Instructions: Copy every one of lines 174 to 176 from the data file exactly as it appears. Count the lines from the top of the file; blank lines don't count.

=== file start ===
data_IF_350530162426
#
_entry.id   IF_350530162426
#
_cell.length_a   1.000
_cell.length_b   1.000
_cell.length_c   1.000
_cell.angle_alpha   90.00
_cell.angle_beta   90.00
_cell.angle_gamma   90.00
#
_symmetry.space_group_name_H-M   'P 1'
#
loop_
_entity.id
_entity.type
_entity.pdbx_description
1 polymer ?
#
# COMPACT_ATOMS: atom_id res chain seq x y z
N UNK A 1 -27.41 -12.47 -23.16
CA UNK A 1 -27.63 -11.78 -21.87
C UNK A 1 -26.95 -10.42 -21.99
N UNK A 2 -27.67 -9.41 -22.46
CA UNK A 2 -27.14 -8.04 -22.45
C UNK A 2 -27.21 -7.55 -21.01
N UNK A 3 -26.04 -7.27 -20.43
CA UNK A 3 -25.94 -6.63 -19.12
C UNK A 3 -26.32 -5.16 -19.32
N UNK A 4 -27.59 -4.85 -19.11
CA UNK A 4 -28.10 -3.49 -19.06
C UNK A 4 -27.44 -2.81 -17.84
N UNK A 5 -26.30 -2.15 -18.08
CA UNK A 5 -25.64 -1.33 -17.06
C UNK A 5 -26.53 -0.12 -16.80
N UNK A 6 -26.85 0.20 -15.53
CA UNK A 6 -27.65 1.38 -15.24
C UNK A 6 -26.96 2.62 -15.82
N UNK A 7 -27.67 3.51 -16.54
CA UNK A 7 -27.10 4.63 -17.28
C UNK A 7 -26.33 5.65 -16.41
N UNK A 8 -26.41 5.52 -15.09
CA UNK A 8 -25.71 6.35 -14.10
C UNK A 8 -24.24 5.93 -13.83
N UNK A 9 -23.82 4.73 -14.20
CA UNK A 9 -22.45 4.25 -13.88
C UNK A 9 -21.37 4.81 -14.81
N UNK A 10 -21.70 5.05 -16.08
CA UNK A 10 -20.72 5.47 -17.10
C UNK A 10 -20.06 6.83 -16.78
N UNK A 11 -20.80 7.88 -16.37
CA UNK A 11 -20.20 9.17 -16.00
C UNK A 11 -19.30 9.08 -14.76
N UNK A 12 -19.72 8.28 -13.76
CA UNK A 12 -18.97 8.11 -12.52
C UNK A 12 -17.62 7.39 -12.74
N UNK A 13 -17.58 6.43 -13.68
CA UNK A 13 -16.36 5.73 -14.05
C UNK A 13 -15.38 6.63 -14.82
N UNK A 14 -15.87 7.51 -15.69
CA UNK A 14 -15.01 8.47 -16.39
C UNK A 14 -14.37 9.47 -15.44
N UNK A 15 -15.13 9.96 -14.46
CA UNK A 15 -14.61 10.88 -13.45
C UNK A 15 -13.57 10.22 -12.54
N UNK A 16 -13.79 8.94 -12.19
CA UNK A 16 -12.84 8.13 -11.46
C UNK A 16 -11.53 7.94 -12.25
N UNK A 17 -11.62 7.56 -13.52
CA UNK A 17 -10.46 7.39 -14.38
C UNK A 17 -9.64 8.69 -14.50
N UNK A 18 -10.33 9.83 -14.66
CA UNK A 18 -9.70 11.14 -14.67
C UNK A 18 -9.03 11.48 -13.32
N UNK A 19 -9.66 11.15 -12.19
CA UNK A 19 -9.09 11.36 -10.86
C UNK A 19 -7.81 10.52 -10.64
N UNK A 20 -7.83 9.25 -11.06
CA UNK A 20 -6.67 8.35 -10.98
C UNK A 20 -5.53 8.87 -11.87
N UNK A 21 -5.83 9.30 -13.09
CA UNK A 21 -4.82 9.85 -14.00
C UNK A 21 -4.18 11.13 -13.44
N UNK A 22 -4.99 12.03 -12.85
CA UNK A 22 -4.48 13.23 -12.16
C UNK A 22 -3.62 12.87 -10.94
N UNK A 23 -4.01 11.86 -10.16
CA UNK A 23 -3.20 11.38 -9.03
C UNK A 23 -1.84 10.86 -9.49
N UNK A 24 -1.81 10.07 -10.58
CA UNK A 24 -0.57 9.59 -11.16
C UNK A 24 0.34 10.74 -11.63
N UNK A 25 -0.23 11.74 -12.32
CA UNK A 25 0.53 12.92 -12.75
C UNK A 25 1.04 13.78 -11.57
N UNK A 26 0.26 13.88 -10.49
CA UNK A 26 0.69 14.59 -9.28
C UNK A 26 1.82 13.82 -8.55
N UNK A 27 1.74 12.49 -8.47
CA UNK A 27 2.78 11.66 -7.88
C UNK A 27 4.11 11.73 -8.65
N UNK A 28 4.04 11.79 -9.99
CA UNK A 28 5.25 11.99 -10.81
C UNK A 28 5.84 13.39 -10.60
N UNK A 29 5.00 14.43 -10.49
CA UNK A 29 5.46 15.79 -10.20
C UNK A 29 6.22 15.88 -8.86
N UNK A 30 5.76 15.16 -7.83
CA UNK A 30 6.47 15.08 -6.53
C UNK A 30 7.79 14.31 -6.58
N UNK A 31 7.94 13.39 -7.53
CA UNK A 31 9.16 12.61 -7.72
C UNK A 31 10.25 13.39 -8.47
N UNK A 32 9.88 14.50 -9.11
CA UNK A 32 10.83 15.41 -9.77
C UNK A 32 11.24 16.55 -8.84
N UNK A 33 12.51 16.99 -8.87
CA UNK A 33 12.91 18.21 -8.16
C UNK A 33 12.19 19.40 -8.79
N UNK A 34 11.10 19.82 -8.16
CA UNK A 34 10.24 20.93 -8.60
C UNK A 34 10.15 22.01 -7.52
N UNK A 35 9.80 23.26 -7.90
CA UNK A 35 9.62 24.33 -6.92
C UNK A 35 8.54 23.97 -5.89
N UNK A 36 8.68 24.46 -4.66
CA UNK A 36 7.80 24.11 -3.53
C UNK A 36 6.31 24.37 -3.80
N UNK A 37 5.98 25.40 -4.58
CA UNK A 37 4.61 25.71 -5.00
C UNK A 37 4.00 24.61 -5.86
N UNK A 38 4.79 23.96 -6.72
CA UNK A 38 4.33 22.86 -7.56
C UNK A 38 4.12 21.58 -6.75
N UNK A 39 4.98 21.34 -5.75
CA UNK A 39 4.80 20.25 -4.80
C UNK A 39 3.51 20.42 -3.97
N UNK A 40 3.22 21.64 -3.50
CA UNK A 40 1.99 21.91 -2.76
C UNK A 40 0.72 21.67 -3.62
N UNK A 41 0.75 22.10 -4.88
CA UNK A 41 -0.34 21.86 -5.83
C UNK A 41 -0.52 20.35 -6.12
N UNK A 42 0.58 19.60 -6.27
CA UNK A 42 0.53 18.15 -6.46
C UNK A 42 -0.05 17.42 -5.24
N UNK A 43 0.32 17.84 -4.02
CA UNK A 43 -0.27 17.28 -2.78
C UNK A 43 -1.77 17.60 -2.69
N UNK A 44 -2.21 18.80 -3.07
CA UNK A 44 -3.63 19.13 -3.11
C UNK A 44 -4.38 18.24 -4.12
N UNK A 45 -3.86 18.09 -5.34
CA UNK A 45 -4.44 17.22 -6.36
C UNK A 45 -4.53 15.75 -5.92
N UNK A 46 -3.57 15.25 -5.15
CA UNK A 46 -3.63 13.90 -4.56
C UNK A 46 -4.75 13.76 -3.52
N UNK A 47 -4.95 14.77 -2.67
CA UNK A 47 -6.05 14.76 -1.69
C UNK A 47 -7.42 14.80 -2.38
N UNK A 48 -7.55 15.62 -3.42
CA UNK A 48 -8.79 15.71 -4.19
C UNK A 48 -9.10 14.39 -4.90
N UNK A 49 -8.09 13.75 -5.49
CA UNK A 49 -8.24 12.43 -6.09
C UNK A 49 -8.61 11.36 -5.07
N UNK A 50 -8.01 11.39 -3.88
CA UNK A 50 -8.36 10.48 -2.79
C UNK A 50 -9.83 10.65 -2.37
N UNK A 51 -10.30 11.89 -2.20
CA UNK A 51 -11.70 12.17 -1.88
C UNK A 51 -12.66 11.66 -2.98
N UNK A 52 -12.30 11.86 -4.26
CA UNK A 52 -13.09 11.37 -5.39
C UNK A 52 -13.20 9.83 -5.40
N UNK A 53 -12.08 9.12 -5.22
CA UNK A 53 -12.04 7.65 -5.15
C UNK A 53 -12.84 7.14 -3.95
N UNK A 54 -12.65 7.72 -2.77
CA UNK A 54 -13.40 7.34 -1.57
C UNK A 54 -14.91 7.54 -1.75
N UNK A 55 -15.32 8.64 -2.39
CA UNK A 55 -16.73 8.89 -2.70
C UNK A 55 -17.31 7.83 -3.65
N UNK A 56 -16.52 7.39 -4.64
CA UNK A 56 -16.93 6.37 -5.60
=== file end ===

N UNK A 52 -12.30 11.86 -4.26
CA UNK A 52 -13.09 11.37 -5.39
C UNK A 52 -13.20 9.83 -5.40